I have started this public blog where I will be posting my thoughts, technical material and reviews of training material.
I hope you enjoy it.
Before I start with that material I thought it best to introduce myself and my background.
I have been involved in some form of martial training since I was kid.
I started as a little tyke being trained to box by my grandfather and WWI veteran, Wallace Wilson.
For the next few I don’t want to give any impression that I studied these for a long time or achieved any rank but I did train for a while in each and each experience increased my love of martial arts.
As child at the Takahashi Judo dojo in Ottawa:
Then as a teen I trained a little at John Therien’s Jiu-Jitsu:
As a young adult I trained Tae Kwon Do (went farther in TKD than the others) under Master Hong Park:
Then I found and began training in Uechi Ryu under Neil Dunnigan Sensei and trained with Sensei until I had just been awarded my Sandan (3rd Degree). Neil began his training under Jim Maloney Sensei and now trains under Nakahodo Sensei:
I then trained under David Mott Sensei (who is also known as an exquisite musician) and achieved Yondan (4th degree):
I had the pleasure of meeting George Mattson Sensei when I attended one of his excellent summer camps back in 1999 – no idea why I have not gotten to more of these – sigh.
Then I just went my own way.
I learned a great deal from all my teachers and thank them for all they provided to me, but for those who might see where I have gone with my expression of Uechi which is focused on self defence and being as efficient and effective as I can make it– they aren’t to blame.
I focus a great deal on body mechanics that can work to improve any practitioner’s effectiveness. I work with people from a number of styles and what works – works for everyone.
I have also had two very important mentors who have greatly influenced my Uechi and my approach to it:
* Sensei Van Canna. Van Sensei has been very influential in how I think and approach the practical side of training:
* Sensei Jim Maloney who as luck would have it showed up for another visit one weekend in Edmonton looking to get together with some Uechika – the very weekend I was hosting a spring camp. He graced my camp with his teachings and stories. I even had the pleasure of teaching his grandchildren:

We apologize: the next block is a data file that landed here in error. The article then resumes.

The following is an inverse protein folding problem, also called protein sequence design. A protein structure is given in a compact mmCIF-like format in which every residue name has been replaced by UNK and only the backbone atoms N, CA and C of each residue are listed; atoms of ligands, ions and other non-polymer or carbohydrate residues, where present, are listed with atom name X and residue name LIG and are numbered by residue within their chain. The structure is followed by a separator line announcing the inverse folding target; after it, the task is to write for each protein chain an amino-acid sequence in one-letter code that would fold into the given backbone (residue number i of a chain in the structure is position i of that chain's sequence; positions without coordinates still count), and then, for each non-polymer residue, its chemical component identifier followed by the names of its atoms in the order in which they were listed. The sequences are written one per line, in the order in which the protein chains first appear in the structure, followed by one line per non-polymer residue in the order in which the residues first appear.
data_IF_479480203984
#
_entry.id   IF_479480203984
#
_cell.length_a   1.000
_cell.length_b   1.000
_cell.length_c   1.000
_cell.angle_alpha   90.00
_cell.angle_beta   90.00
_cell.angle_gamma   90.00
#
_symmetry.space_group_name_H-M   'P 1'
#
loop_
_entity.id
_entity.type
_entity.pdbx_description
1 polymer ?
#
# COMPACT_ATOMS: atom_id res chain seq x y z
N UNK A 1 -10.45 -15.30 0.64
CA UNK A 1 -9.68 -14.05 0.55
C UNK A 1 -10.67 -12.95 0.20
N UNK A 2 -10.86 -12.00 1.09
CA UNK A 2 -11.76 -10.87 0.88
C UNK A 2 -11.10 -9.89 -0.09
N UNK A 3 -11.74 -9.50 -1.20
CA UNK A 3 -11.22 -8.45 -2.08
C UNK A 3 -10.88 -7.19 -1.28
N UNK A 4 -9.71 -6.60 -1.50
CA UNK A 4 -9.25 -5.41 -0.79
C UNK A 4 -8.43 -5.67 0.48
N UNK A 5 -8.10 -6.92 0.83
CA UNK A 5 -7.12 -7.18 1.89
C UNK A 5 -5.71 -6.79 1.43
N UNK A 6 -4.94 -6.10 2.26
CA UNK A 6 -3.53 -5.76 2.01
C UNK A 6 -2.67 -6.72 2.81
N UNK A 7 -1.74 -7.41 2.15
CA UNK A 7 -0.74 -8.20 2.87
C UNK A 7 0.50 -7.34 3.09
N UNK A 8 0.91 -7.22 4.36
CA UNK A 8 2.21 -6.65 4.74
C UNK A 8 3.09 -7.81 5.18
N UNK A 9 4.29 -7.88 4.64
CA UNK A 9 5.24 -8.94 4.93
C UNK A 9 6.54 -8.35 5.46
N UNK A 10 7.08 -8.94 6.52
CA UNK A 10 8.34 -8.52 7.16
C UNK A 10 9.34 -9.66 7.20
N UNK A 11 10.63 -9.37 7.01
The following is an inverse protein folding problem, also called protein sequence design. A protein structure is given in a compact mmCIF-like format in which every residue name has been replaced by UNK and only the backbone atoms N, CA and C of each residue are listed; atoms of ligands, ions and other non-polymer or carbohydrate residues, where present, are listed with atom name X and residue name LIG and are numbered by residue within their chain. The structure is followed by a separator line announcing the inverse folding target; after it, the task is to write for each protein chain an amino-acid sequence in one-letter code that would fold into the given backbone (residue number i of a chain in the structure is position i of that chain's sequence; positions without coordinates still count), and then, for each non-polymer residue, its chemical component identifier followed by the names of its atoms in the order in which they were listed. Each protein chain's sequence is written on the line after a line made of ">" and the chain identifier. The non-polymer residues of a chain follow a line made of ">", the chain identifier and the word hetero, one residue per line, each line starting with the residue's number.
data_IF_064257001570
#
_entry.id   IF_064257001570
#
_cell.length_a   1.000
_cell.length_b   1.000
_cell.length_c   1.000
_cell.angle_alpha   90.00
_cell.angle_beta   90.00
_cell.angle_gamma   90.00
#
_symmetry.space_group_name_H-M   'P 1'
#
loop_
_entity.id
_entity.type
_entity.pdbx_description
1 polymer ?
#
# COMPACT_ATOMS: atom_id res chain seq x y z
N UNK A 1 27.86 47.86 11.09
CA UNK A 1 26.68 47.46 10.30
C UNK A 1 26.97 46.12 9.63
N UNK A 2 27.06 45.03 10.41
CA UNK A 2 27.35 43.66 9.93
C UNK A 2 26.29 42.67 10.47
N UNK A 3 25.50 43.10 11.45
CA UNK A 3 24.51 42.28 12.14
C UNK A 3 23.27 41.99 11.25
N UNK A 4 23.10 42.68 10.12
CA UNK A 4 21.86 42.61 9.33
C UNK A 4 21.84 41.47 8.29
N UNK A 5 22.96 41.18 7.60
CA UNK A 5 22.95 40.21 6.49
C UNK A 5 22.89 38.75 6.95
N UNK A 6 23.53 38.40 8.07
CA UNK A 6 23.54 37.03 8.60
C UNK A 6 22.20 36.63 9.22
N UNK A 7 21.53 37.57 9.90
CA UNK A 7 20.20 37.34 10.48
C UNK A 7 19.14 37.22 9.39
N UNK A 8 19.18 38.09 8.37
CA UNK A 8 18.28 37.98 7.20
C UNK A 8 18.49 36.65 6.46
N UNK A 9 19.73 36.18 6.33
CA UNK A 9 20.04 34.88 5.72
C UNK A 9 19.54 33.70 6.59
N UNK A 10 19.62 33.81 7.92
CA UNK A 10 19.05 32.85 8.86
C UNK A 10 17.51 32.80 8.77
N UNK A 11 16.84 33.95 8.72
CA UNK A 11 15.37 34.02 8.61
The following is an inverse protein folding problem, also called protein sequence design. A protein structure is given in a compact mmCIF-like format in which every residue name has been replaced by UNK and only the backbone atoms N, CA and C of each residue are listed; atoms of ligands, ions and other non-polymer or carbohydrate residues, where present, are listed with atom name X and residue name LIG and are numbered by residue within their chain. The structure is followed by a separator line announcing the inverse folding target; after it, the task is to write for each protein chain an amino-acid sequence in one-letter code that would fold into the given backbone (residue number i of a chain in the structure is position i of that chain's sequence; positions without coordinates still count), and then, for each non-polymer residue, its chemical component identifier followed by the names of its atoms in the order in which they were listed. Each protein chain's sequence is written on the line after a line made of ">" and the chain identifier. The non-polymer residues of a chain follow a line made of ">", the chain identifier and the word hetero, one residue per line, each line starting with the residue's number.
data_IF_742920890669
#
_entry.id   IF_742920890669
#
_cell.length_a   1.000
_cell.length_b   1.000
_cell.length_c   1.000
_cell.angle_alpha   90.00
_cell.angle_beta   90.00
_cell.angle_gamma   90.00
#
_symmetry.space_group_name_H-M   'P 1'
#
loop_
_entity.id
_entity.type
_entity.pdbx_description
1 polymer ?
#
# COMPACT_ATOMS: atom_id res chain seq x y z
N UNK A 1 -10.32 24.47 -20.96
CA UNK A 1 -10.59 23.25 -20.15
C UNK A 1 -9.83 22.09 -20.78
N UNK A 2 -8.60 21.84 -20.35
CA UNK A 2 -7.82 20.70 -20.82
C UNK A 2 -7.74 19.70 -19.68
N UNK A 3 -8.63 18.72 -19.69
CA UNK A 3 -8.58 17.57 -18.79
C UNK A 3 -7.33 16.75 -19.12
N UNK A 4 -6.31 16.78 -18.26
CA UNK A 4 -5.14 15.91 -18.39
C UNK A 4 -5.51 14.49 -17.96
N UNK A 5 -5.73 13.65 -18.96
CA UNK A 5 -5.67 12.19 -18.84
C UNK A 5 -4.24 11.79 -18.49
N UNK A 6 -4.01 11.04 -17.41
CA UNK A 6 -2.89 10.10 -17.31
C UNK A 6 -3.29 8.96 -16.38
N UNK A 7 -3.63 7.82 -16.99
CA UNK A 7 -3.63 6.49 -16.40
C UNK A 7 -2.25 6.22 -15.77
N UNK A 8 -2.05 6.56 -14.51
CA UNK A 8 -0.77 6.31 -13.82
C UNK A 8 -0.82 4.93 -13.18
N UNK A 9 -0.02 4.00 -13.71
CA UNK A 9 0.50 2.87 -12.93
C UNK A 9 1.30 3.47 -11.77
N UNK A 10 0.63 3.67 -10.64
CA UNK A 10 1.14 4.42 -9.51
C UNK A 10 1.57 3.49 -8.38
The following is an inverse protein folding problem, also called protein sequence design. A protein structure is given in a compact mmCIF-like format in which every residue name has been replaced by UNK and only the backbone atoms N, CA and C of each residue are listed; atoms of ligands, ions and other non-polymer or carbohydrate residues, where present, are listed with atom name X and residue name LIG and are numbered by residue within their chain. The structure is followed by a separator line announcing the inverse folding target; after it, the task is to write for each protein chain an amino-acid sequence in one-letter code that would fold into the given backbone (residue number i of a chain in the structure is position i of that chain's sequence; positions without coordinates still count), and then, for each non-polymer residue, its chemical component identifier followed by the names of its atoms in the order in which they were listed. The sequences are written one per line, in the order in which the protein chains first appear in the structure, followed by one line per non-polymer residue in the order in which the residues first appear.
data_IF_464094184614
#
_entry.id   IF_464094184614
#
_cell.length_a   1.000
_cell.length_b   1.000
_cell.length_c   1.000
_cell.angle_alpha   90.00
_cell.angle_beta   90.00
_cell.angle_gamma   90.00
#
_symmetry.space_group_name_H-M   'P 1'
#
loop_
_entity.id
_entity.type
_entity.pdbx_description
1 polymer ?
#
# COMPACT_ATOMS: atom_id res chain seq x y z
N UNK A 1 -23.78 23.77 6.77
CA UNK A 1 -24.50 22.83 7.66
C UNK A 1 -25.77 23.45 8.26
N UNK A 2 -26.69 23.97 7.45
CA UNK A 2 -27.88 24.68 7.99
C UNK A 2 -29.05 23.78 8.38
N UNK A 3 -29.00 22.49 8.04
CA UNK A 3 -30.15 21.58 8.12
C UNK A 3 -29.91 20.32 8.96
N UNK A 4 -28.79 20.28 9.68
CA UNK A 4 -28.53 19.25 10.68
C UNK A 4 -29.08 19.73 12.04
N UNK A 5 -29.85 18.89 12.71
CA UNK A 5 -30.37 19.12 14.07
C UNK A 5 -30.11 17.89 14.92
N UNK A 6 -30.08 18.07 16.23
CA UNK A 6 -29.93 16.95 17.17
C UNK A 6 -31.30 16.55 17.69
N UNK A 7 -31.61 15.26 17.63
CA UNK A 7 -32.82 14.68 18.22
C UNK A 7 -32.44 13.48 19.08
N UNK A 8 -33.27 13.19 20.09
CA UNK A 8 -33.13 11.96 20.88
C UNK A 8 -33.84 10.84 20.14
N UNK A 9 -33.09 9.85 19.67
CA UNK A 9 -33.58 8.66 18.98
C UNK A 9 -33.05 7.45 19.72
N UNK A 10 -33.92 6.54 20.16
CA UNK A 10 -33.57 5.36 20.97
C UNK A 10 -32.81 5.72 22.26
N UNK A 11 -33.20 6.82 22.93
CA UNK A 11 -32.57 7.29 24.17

I was a little shocked and greatly honoured when Jim Sensei invited me to teach some seminars in Nova Scotia. He has also tested and awarded me my Godan (5th Degree) and Rokudan (6th Degree).
I have learned a tremendous amount from the good training partners and students who I have worked closely with: Rick Bottomley, Reg Kinal, Tony Fell, Dave Chow, David Elkins, Rav Rupnarain, Stan Tubinshlak, Randy Pelletier, Adam Ahmed, Eric Beaudoin, Chris Beaton and Paul Hunter .
In addition to my Uechi I work hard on maintaining mobility as a student of Coach Scott Sonnon, and in this next year (2014) I am devoting myself to his tactical fitness programs:
I ran My Uechi School from July 1994 to July 2012 when family responsibilities required my attention.
Now I have private dojo in my home. Although my grandchildren claim it is theirs and I focus my time on the grands, my training and this web site.
I love training my martial arts and mobility.
I love reading about the arts and greatly admire the reality brought to training by the writings of Rory Miller. I will be reviewing his writings and DVDs here on the blog soon. I feel he is a MUST READ for anyone wanting to delve into actual practical martial art training:
My outlook is to make my martial arts as efficient and effective as possible. I have found Uechi as the perfect platform for this development for me (you choose yours). My former “pay the bills” job was focused on critical analysis of how things are done and how to do them better and how to teach people to do them better. I bring that critical analysis and bridge from principles to teaching to this web site.
By the way, in my other life there was also a focus on referencing material, in fact it was vital, hence all the links in this post.
All the best in training.